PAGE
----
Loading ...
Sorry, an error occurred while loading the content.

[RRND] 02/01 -- Iraq: Eight killed in Baghdad bombing; CA: Supporters flock as Kubby appears in court

Expand Messages
  • Terry L Parker
    Rational Review News Digest ... Published Monday-Friday, except for holidays Made possible by the generous support of our readers
    Message 1 of 1 , Feb 1, 2006
    • 0 Attachment
      Rational Review News Digest
      Published Monday-Friday, except for holidays
      Made possible by the generous support of our readers

      Produced in cooperation with
      the International Society for Individual Liberty

      Volume IV, Issue #825
      Wednesday, February 1st, 2006
      Email Circulation 2,068

      ------ SUPPORT OUR SPONSORS --------------------------------------

      "... less 'Stephen Plus Stephen,' more like 'Stephen Squared ...'" --
      Michael Badnarik. Join the revolution!

      Discover how to locally build, market and popularize liberty. No need
      to move or give up. Free libertarian outreach materials, eBooks and
      more. You can be free. Join us.

      Buy a subversive tee or 5 for your favorite free-thinker. They make
      great Chrismukkahwanzadan gifts!

      The world's most dangerous stickers!

      -------------------------------------- SUPPORT OUR SPONSORS -----

      Today's News:

      1) Iraq: Eight killed in Baghdad bombing
      2) CA: Supporters flock as Kubby appears in court
      3) Transcript: State of the Union
      4) Transcript: Democratic response to State of the Union
      5) Iran condemns nuclear "bullying"
      6) Democrats tout Senate fundraising advantage
      7) Courts uphold challenge to abortion limit
      8) Activist Cindy Sheehan arrested at Capitol
      9) Saddam's lawyers want new judge taken off case
      10) Fed hikes rates again as Greenspan wraps term
      11) Alito wins Supreme Court confirmation
      12) Leaders pledge Afghan support
      13) OH: Peace activists stage "spy-in"
      14) Google won't talk to Congress about China
      15) CA: Technology not effective at finding border tunnels
      16) OH: Sheriff bills US government for jailed illegals
      17) Hamas won't be blackmailed, leader says
      18) DNA tests gain ground as legal defense
      19) Librarian refuses to let FBI seize computers without warrant
      20) AT&T sued over NSA eavesdropping
      21) UK "dog sh*t" ham
      22) UK: Hate bill protesters rally at Commons
      23) Old computers rich pickings for crooks
      24) WI: Pols warn citizens of "hidden gun threat"
      25) CA: Prosecutor: Shooting was self-defense

      Today's Commentary:

      26) His cup runneth over with annoyance
      27) Only 98% left behind
      28) The evil war on drugs
      29) What are op-eds for?
      30) Time to oppose the phony opposition
      31) Consumer-driven health care
      32) Why We Fight
      33) Same old song
      34) Right Brain + Left Brain = No Brain
      35) Whose addiction?
      36) Libertarian proposals for the Constitution, part two
      37) Best and worst of SOTU '06
      38) Dead man talking
      39) The libertarian's legitimate litmus lessons
      40) President Bush: Power is diminishing
      41) Is America actually in a state of war?
      42) Public servants live better than the public itself
      43) Praise be to tax competition!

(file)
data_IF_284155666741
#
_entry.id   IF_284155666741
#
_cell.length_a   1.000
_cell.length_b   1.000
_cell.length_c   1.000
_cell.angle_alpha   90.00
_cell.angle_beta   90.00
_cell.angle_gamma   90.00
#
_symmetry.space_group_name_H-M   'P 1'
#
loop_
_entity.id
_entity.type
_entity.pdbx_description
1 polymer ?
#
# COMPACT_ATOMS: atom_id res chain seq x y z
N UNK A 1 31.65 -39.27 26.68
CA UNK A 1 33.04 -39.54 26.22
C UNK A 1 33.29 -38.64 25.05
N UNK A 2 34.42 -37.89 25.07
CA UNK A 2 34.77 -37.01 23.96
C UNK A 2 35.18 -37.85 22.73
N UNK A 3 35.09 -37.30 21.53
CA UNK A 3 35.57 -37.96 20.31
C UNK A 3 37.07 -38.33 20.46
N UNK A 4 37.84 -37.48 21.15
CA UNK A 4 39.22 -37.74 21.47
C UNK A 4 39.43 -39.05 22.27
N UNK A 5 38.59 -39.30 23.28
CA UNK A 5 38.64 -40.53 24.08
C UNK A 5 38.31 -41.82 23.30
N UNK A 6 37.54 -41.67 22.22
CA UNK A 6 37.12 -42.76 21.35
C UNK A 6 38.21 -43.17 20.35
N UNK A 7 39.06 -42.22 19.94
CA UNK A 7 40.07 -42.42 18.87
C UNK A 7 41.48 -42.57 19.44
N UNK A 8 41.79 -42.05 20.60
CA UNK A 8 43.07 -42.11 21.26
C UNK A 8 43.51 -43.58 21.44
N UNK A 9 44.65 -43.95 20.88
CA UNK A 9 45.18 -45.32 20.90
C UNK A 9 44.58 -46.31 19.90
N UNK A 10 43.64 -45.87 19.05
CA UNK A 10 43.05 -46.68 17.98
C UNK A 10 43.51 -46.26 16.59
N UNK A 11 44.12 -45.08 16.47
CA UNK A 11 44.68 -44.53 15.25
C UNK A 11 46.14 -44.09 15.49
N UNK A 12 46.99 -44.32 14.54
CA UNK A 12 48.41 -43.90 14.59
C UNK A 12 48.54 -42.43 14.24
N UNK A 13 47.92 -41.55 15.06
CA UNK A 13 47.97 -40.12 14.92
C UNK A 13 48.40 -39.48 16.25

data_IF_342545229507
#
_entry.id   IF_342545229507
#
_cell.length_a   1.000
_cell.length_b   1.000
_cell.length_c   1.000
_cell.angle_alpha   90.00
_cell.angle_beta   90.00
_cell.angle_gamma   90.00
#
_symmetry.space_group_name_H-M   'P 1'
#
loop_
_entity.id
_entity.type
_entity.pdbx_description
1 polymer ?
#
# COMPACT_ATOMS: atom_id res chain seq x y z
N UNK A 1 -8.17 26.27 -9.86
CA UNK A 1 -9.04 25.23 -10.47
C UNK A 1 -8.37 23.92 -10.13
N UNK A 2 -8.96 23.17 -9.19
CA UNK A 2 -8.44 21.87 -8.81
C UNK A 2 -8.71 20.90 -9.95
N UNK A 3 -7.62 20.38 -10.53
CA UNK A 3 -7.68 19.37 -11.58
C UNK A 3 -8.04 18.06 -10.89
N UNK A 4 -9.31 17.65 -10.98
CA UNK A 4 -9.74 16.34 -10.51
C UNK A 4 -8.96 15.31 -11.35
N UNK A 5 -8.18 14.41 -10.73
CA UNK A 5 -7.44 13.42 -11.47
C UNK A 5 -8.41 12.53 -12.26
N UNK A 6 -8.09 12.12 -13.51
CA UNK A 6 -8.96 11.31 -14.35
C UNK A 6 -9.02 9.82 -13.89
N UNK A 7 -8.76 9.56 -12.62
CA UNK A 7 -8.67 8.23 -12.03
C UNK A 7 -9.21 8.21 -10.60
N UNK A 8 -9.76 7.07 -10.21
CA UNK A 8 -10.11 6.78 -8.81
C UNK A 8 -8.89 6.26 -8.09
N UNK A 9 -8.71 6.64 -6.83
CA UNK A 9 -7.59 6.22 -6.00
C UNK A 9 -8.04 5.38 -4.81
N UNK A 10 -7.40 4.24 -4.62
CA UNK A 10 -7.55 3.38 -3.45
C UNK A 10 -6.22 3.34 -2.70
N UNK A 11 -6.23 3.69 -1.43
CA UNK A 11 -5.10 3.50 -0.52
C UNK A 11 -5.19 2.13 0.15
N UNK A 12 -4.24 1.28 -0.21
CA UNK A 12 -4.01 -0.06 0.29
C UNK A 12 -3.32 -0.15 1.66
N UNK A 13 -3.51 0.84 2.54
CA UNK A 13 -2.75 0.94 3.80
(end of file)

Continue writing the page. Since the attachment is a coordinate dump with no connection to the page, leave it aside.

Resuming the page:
44) When will US women demand peace?
      45) The America we believe in
      46) Global warmingerers
      47) Podcasts, blogs and Dave Barry
      48) Regaining energy leverage
      49) The farcical definition at the heart of the war on terrorism
      50) Boosted by Abramoff scandal, Democrats still need plan
      51) Give Washington a civilian review board
      52) The impossible task of the Fed
      53) Gutting Kyoto
      54) AK vs AR, the REAL data speaks
      55) Calling for privacy
      56) Real ID Act faces real challenges
      57) The closing of the Bushite mind
      58) The State of the Union
      59) The Democrats' Alito debacle
      60) Revolutionary for the hell of it

      Today's Movement News and Events:

      61) Sign the "No-Spy" list
      62) Keep Kubby Kicking!
      63) Liberty 2006
      64) Petition: Mary Ruwart for President
      65) The Drug Czar's coming to a town near you
      66) Austrian Scholars Conference 2006

      Today in Political History:

      67) "Neither slavery nor involuntary servitude ..."


      1) Iraq: Eight killed in Baghdad bombing
      Frankfort Times

      "A bomb exploded alongside a group of Iraqi men waiting for work in
      eastern Baghdad on Wednesday, killing at least eight and wounding more
      than 50, as a key Sunni Arab leader threatened to call for a
      nationwide 'uprising' unless the Shiite interior minister is replaced.
      The blast occurred hours before the trial of Saddam Hussein and at
      least seven co-defendants resumed on charges of involvement in the
      1982 killings of more than 140 people. It was unclear if the two
      events were linked." (02/01/06)



      2) CA: Supporters flock as Kubby appears in court
      Auburn Journal

      "Incarcerated medical-marijuana activist Steve Kubby slowly entered an
      Auburn courtroom Tuesday afternoon and took his seat next to other
      inmates as he smiled to a crowd of supporters in the audience. Kubby,
      58, was in court with his attorney Bill McPike for arraignment on a
      charge of violation of probation after his arrest Thursday in San
      Francisco. Kubby's attorney entered a plea of 'not guilty' on behalf
      of his client. He said outside the courtroom that he will ask the
      court for alternative sentencing. ... At this point it is not clear if
      additional charges will be brought against Kubby, who began serving
      his 120-day sentence Friday. Although he appeared to weigh less than
      he did when his booking photo was taken, Kubby looked pleased that the
      courtroom was nearly filled to capacity with those wanting to wish him
      well, many who had never met the former gubernatorial candidate and